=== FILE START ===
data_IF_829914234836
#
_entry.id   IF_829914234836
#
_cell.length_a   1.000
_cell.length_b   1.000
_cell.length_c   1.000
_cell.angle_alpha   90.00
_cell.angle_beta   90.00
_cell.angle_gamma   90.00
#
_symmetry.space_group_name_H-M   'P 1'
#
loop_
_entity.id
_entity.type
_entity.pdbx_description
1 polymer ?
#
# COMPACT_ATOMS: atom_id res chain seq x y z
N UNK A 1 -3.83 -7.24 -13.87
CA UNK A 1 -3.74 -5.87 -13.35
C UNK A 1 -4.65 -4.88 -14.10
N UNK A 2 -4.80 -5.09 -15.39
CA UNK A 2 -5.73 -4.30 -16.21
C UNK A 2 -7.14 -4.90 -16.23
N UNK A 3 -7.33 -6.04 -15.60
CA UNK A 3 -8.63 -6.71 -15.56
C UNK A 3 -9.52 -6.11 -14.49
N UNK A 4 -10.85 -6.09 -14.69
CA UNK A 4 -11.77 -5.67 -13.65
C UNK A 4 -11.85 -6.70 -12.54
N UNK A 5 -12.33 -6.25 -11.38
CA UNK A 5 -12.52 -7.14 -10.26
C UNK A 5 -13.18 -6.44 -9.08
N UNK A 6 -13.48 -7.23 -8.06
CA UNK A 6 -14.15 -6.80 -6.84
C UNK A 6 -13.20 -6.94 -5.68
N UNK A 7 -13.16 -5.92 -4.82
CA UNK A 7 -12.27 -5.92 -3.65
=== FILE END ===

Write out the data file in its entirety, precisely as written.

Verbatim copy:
data_IF_829914234836
#
_entry.id   IF_829914234836
#
_cell.length_a   1.000
_cell.length_b   1.000
_cell.length_c   1.000
_cell.angle_alpha   90.00
_cell.angle_beta   90.00
_cell.angle_gamma   90.00
#
_symmetry.space_group_name_H-M   'P 1'
#
loop_
_entity.id
_entity.type
_entity.pdbx_description
1 polymer ?
#
# COMPACT_ATOMS: atom_id res chain seq x y z
N UNK A 1 -3.83 -7.24 -13.87
CA UNK A 1 -3.74 -5.87 -13.35
C UNK A 1 -4.65 -4.88 -14.10
N UNK A 2 -4.80 -5.09 -15.39
CA UNK A 2 -5.73 -4.30 -16.21
C UNK A 2 -7.14 -4.90 -16.23
N UNK A 3 -7.33 -6.04 -15.60
CA UNK A 3 -8.63 -6.71 -15.56
C UNK A 3 -9.52 -6.11 -14.49
N UNK A 4 -10.85 -6.09 -14.69
CA UNK A 4 -11.77 -5.67 -13.65
C UNK A 4 -11.85 -6.70 -12.54
N UNK A 5 -12.33 -6.25 -11.38
CA UNK A 5 -12.52 -7.14 -10.26
C UNK A 5 -13.18 -6.44 -9.08
N UNK A 6 -13.48 -7.23 -8.06
CA UNK A 6 -14.15 -6.80 -6.84
C UNK A 6 -13.20 -6.94 -5.68
N UNK A 7 -13.16 -5.92 -4.82
CA UNK A 7 -12.27 -5.92 -3.65